I am reminded of the story of a South American Indian tribe that devised an ingenious monkey trap. The Indians cut off the small end of a coconut and stuffed it with sweetmeats and rice. They tethered the other end to a stake and placed it in a clearing. Soon, a monkey smelled the treats inside and came to see what it is. It could just barely get its hand into the coconut but, stuffed with booty, it could not pull the hand back out. The Indians easily walked up to the monkey and captured it. Even as the Indians approached, the monkey screamed in horror, not only in fear of its captors, but equally as much, one imagines, in recognition of the tragedy of its own lethal but still unalterable greed. The monkey cannot properly evaluate the relative worth of a handful of food compared to its life. It chooses wrongly, catastrophically so, dooming itself by its own short-term fixation on a relatively paltry pleasure.
America has its own hand in a coconut, one that may doom it just as surely as the monkey. That coconut is its dependence on cheap oil in a world where oil will soon become quite expensive and harder to come by. This does not mean that the world is running out of oil—although almost half of all recoverable has been taken from the earth—it means that we are running out of the cheap easily accessible oil that has fueled the economic development of the 20th Century. To be fair, America’s addiction to oil is just the most grotesque; the rest of the world suffers as well, just not so pathetically.
The choice we face (whether to let the food go or hold onto it) is whether to wean ourselves off of oil—to quickly evolve a new economy and a new basis for civilization—or to continue to secure stable supplies from the rest of the world, perhaps by force. We're dealing with a cultural problem—200 years of exponential growth culture. Were we a rational society, a virtue of which we have rarely been accused, we would husband our remaining supplies and institute a “powerdown” program comparable to the Manhattan Project. We need small-scale economies, and small-scale technologies powered by renewable energy. We need smaller communities, structured to be self-sufficient, all tied together by efficient mass transit. We need gardens and parks in our cities instead of cars.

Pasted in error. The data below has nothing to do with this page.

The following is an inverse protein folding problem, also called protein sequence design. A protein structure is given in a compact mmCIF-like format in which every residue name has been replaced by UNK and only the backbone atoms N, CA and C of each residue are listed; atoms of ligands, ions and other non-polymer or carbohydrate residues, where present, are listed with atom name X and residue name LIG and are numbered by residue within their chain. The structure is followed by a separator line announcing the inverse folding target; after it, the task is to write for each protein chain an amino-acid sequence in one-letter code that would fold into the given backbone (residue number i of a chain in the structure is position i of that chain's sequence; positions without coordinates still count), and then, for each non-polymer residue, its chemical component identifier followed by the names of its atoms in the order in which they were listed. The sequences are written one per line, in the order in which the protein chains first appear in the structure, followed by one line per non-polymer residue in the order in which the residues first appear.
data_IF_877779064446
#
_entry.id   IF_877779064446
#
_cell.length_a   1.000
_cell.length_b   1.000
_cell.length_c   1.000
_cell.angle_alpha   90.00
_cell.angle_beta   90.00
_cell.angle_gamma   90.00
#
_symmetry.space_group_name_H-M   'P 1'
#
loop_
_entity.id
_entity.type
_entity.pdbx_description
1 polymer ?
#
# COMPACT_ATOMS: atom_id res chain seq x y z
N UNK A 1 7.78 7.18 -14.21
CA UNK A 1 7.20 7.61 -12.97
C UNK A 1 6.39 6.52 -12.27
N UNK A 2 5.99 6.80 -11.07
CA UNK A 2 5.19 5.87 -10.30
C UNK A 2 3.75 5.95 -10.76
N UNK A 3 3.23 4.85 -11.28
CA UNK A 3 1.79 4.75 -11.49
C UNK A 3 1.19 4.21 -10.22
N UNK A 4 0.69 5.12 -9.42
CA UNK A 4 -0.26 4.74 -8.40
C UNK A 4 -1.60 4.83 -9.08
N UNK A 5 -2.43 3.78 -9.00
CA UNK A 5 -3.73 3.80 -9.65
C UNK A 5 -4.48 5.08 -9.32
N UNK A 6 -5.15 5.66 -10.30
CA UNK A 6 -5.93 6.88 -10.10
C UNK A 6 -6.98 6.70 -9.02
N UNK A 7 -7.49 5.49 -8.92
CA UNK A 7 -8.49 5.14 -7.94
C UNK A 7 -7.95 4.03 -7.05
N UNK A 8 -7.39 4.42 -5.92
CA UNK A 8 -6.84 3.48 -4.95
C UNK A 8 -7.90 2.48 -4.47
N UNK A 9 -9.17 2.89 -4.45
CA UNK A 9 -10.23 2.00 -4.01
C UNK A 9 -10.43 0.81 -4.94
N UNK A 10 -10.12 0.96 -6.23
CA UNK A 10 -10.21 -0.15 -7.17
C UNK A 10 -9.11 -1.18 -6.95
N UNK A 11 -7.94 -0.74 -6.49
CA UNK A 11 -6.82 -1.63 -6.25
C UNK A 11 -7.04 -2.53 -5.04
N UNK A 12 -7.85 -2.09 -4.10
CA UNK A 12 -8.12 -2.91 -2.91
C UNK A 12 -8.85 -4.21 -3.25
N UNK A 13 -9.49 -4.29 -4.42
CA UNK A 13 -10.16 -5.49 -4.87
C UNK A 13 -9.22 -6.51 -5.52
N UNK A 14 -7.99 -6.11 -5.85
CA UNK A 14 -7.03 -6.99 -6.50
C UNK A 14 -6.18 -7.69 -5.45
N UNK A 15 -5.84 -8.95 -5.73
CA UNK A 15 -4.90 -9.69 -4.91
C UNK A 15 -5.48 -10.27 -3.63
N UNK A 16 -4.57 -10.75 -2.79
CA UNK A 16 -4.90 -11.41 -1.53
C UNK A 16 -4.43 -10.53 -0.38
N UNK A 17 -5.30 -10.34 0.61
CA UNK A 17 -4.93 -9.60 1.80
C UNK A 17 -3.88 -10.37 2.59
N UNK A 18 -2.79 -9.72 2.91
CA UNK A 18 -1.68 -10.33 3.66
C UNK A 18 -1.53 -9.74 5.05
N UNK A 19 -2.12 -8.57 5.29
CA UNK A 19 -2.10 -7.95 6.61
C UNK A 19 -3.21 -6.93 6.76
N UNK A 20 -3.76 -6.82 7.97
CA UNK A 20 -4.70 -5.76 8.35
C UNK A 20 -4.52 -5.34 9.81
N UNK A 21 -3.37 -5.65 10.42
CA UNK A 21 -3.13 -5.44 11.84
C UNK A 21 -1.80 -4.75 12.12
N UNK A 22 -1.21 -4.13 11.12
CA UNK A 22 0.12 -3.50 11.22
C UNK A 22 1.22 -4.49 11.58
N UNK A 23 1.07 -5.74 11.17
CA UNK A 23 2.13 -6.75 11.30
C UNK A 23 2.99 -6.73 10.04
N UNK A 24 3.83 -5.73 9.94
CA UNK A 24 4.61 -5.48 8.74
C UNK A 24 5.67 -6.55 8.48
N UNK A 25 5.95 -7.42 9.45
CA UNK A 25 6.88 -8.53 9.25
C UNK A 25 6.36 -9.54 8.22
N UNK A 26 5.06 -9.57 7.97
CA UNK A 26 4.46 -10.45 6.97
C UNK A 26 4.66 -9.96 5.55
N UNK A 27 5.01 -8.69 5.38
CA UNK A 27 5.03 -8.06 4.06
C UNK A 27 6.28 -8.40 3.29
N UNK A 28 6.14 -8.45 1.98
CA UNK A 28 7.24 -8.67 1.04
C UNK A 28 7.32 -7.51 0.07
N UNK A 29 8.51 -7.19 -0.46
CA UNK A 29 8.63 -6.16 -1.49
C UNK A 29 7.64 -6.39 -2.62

Lately we've been hearing a lot about competition from Chinese manufacturing and Indian call centers. But a different kind of competition—the scramble for oil and other resources—poses a much bigger threat to our way of life. Except for the Middle East and the Caspian Sea Basin, the rest of the world has already peaked, and most oil producing regions are now in decline.
With the passage of time, all countries will compete with each other for the oil of these regions, vying for the survival of their civilization. And whoever controls the oil production of the Middle East and Caspian Sea regions will control the world. The governments of Russia, China, Germany, France, and other countries are keenly aware of these factors—hence the shifting alliances, the veto threats, and the back-room negotiations at the UN leading up to the U.S. invasion of Iraq. Even the Saudis have a saying, "My father rode a camel. I drive a car. My son flies a jet-airplane. His son will ride a camel."